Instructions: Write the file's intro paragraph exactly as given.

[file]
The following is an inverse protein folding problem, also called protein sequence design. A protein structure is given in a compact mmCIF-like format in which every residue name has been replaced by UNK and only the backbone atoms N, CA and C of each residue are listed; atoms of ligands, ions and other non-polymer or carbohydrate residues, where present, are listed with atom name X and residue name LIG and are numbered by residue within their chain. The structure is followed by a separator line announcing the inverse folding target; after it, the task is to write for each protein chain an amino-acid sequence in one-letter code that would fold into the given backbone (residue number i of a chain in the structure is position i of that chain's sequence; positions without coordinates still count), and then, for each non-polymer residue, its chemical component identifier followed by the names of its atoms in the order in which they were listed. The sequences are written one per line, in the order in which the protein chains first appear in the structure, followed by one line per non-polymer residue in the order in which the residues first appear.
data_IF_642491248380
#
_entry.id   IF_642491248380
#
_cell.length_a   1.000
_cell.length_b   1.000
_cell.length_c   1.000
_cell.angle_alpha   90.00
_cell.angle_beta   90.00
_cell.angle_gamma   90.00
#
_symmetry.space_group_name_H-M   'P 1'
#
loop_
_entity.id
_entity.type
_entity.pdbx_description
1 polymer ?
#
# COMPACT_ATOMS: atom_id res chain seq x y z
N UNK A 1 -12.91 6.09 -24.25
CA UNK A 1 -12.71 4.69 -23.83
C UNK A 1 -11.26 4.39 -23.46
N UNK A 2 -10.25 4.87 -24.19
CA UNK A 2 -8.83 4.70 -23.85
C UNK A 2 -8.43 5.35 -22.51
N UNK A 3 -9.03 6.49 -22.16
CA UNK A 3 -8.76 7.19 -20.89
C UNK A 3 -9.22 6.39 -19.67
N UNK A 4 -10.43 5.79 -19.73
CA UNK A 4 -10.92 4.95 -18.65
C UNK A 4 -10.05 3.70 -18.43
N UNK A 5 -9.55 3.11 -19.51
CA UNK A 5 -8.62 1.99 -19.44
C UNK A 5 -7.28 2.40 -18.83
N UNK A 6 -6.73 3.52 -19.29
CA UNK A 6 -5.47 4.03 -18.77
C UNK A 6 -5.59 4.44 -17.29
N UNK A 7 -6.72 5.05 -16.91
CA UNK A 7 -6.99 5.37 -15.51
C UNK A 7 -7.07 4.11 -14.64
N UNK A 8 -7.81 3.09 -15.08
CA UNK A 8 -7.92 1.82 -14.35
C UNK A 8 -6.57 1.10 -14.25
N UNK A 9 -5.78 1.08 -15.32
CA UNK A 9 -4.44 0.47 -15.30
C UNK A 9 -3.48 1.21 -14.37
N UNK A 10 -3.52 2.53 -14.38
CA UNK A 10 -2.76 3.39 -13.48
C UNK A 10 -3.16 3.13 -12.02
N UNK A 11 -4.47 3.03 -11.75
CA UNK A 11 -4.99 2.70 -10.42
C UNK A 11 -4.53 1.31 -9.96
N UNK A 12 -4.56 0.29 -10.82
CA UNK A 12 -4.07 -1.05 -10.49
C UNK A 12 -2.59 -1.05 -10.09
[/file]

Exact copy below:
The following is an inverse protein folding problem, also called protein sequence design. A protein structure is given in a compact mmCIF-like format in which every residue name has been replaced by UNK and only the backbone atoms N, CA and C of each residue are listed; atoms of ligands, ions and other non-polymer or carbohydrate residues, where present, are listed with atom name X and residue name LIG and are numbered by residue within their chain. The structure is followed by a separator line announcing the inverse folding target; after it, the task is to write for each protein chain an amino-acid sequence in one-letter code that would fold into the given backbone (residue number i of a chain in the structure is position i of that chain's sequence; positions without coordinates still count), and then, for each non-polymer residue, its chemical component identifier followed by the names of its atoms in the order in which they were listed. The sequences are written one per line, in the order in which the protein chains first appear in the structure, followed by one line per non-polymer residue in the order in which the residues first appear.